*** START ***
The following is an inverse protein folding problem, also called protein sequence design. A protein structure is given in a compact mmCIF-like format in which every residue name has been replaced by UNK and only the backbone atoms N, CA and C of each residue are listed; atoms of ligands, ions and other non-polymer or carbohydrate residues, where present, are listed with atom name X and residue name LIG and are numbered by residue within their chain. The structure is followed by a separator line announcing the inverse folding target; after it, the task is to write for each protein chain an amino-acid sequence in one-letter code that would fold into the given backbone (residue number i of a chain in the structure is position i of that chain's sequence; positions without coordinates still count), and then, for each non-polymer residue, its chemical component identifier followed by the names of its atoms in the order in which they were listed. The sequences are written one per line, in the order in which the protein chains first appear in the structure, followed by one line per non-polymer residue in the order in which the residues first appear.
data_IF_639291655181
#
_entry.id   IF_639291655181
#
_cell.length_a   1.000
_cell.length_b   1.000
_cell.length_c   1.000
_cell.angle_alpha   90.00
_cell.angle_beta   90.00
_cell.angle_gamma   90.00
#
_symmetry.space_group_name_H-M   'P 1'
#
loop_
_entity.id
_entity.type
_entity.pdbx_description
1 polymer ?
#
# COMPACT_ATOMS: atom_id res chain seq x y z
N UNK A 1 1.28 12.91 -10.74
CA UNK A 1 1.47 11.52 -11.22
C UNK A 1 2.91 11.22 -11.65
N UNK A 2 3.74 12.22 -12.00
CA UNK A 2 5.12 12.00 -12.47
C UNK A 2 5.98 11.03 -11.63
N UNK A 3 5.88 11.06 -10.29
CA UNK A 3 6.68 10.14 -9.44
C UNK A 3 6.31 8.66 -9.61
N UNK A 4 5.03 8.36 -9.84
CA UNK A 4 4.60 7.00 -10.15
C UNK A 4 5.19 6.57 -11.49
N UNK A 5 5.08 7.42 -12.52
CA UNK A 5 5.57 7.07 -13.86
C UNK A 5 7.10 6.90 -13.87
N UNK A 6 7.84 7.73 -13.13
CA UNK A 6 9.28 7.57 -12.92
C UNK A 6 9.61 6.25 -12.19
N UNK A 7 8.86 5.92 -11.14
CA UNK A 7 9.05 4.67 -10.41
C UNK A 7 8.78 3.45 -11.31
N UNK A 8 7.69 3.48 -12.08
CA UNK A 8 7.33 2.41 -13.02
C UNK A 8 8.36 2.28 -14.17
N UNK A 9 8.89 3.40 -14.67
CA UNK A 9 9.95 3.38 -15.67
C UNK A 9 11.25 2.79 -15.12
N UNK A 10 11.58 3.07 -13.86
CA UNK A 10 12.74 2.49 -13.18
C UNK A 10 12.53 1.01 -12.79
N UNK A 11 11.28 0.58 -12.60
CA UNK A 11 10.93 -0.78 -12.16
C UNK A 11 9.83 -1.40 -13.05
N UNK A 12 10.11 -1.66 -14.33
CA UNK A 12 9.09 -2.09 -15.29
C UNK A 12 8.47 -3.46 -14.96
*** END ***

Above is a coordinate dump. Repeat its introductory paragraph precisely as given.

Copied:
The following is an inverse protein folding problem, also called protein sequence design. A protein structure is given in a compact mmCIF-like format in which every residue name has been replaced by UNK and only the backbone atoms N, CA and C of each residue are listed; atoms of ligands, ions and other non-polymer or carbohydrate residues, where present, are listed with atom name X and residue name LIG and are numbered by residue within their chain. The structure is followed by a separator line announcing the inverse folding target; after it, the task is to write for each protein chain an amino-acid sequence in one-letter code that would fold into the given backbone (residue number i of a chain in the structure is position i of that chain's sequence; positions without coordinates still count), and then, for each non-polymer residue, its chemical component identifier followed by the names of its atoms in the order in which they were listed. The sequences are written one per line, in the order in which the protein chains first appear in the structure, followed by one line per non-polymer residue in the order in which the residues first appear.